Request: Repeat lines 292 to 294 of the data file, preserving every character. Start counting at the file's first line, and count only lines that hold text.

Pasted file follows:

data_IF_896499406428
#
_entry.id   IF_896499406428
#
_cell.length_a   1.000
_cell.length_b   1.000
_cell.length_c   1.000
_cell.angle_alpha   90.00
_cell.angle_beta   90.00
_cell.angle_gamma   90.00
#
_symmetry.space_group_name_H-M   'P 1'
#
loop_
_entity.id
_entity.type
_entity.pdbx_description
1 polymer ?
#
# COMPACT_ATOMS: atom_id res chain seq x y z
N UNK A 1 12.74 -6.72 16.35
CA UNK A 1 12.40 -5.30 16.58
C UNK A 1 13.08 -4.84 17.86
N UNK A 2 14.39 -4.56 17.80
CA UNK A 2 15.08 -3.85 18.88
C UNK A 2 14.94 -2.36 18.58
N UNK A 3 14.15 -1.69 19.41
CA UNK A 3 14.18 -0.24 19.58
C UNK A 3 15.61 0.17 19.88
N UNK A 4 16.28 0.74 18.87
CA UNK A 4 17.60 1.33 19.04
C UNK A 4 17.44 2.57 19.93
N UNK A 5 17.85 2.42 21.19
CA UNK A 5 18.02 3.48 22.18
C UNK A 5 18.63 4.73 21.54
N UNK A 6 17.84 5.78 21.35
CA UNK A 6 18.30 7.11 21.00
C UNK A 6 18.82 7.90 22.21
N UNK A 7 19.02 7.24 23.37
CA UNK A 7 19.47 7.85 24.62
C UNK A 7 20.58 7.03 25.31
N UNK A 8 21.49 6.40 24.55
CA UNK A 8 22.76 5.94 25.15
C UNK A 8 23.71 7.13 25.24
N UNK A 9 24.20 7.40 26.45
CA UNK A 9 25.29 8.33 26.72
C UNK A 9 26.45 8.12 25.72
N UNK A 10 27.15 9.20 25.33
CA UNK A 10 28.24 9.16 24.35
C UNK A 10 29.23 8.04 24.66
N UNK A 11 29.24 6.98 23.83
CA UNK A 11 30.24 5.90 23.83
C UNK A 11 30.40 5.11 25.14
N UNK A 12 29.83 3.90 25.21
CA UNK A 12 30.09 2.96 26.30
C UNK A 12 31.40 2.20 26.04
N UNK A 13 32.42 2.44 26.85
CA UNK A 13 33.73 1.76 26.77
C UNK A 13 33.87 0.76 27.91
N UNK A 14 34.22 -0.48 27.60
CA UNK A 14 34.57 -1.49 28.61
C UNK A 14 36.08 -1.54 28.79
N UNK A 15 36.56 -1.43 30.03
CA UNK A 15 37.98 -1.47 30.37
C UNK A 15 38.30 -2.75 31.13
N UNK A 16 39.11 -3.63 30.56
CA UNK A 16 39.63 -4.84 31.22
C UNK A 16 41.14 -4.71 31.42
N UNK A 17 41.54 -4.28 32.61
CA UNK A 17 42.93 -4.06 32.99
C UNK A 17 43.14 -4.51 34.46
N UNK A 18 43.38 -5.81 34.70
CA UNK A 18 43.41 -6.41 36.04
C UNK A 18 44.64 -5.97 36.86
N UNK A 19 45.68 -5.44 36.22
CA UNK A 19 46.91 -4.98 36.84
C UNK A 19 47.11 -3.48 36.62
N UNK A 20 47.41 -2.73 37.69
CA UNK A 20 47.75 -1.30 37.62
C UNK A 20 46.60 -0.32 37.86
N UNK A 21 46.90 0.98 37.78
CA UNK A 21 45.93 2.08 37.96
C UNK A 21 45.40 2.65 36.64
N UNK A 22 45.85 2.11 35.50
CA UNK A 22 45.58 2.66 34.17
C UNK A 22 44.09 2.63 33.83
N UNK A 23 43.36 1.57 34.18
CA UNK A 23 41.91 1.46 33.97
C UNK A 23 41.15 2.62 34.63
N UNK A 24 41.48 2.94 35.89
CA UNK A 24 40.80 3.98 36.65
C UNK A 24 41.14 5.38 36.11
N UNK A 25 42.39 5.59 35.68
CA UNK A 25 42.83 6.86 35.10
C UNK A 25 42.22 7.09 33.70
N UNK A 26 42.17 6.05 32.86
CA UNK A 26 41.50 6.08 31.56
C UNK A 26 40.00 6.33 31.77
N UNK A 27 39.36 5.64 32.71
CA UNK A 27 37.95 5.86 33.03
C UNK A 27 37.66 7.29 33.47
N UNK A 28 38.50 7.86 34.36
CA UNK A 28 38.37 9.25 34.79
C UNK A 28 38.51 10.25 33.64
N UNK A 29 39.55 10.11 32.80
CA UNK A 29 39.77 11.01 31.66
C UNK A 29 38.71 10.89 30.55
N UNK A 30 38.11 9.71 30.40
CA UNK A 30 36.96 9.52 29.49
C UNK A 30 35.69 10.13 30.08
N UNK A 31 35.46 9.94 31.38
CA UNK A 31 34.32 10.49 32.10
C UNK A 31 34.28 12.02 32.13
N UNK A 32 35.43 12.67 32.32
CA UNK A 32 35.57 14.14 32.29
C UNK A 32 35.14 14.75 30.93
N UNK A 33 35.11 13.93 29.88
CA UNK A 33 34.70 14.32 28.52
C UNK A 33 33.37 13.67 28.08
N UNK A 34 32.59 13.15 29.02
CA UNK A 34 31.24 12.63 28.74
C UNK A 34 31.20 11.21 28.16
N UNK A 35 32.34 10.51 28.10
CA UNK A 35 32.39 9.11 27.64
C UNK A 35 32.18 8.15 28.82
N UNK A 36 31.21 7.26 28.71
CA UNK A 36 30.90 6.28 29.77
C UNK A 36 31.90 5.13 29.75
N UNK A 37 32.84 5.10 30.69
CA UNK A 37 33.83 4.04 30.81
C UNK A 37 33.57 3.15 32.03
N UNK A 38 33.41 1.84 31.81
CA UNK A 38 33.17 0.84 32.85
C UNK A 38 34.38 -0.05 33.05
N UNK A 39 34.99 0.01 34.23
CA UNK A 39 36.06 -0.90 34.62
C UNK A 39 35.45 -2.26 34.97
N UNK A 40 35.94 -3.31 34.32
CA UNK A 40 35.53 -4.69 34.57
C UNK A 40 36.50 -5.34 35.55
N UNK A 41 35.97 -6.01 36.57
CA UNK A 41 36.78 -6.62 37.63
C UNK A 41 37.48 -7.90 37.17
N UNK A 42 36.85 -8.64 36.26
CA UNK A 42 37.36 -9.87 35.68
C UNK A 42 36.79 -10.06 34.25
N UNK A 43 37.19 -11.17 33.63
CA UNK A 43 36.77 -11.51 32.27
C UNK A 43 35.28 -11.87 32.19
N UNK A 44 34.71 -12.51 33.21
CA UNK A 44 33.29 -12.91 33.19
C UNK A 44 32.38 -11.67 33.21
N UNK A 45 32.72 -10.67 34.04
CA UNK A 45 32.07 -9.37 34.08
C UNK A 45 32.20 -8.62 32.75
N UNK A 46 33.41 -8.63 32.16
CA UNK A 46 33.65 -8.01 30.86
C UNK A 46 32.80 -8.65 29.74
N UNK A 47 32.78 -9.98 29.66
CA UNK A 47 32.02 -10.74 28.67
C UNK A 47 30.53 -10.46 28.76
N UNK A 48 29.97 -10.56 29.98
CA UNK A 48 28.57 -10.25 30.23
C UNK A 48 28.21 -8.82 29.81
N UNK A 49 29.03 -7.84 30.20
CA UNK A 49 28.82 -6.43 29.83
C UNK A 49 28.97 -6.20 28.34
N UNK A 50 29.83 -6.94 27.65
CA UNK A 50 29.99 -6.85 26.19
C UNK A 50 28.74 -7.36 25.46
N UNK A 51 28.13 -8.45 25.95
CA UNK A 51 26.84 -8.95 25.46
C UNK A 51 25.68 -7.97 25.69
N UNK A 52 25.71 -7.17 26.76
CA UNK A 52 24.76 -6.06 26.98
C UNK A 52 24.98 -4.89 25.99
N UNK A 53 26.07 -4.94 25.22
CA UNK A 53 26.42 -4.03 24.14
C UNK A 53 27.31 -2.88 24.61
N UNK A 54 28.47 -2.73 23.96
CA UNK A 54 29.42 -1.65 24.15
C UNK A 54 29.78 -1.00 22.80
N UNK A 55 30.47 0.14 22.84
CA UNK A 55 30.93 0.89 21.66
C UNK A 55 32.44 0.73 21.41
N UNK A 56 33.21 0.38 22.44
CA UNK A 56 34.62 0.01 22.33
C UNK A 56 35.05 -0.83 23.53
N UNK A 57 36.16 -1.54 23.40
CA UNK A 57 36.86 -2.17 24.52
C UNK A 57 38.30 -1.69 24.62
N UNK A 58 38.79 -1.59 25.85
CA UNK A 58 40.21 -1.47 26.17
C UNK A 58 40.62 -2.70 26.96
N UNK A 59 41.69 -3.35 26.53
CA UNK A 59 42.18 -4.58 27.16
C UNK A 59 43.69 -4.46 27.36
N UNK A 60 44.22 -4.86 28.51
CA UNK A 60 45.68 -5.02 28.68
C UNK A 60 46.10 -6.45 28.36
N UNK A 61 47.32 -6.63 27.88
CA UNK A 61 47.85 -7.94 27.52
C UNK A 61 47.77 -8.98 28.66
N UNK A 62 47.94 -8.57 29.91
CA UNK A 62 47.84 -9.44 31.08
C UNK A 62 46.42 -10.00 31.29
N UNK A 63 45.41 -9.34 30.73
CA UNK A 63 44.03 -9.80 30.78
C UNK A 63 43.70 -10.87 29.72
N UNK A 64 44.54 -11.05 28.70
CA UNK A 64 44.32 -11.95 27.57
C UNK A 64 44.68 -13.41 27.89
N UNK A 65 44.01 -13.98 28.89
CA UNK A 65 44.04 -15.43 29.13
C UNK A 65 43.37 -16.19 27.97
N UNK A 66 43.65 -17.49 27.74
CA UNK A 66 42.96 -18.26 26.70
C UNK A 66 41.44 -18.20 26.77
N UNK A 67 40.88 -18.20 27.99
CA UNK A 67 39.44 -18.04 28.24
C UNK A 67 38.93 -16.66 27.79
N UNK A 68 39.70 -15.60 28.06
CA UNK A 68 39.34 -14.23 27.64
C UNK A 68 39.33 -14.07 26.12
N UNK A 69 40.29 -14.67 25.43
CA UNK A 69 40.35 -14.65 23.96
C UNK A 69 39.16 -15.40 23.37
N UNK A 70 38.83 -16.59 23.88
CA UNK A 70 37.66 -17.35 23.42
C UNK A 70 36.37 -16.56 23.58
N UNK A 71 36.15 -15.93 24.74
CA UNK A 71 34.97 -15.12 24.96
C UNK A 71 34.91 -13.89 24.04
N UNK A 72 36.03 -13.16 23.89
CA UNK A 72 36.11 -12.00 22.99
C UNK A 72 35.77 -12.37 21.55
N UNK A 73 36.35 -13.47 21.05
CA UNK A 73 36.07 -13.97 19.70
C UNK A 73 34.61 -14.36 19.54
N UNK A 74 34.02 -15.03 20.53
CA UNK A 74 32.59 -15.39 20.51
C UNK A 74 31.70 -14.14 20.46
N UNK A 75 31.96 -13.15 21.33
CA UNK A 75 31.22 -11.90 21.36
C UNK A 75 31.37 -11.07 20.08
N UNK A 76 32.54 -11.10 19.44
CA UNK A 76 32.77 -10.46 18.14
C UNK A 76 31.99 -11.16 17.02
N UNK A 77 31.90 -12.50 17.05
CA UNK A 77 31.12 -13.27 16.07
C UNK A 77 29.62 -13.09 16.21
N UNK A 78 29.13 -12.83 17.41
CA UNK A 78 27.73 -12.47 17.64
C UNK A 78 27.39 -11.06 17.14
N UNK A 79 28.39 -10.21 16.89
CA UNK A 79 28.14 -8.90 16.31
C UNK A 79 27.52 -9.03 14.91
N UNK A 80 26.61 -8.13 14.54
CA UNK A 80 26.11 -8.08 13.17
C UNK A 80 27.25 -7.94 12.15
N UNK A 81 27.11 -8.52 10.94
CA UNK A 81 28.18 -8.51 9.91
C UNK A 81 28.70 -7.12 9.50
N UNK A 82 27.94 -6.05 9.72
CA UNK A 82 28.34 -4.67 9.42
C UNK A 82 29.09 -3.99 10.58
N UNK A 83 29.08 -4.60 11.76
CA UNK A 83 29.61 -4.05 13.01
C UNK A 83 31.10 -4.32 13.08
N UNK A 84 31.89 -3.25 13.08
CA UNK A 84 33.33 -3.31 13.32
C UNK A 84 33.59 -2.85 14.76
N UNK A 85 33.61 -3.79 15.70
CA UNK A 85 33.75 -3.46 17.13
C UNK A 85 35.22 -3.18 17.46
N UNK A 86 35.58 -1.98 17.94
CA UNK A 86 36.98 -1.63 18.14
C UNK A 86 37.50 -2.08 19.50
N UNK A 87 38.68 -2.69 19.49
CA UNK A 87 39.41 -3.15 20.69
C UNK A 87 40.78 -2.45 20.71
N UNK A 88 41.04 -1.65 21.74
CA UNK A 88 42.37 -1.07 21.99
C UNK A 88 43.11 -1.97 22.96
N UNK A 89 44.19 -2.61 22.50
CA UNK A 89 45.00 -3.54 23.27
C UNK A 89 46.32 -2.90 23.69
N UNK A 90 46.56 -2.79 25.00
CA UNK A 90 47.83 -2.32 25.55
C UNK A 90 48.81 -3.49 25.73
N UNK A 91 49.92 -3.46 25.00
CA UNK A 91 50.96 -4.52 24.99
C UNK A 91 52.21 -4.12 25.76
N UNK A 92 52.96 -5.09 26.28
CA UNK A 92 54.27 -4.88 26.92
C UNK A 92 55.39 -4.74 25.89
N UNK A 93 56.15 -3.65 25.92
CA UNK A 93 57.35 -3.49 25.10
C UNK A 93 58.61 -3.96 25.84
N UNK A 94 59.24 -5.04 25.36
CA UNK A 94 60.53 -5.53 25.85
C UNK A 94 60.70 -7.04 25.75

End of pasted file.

CA UNK A 91 50.96 -4.52 24.99
C UNK A 91 52.21 -4.12 25.76
N UNK A 92 52.96 -5.09 26.28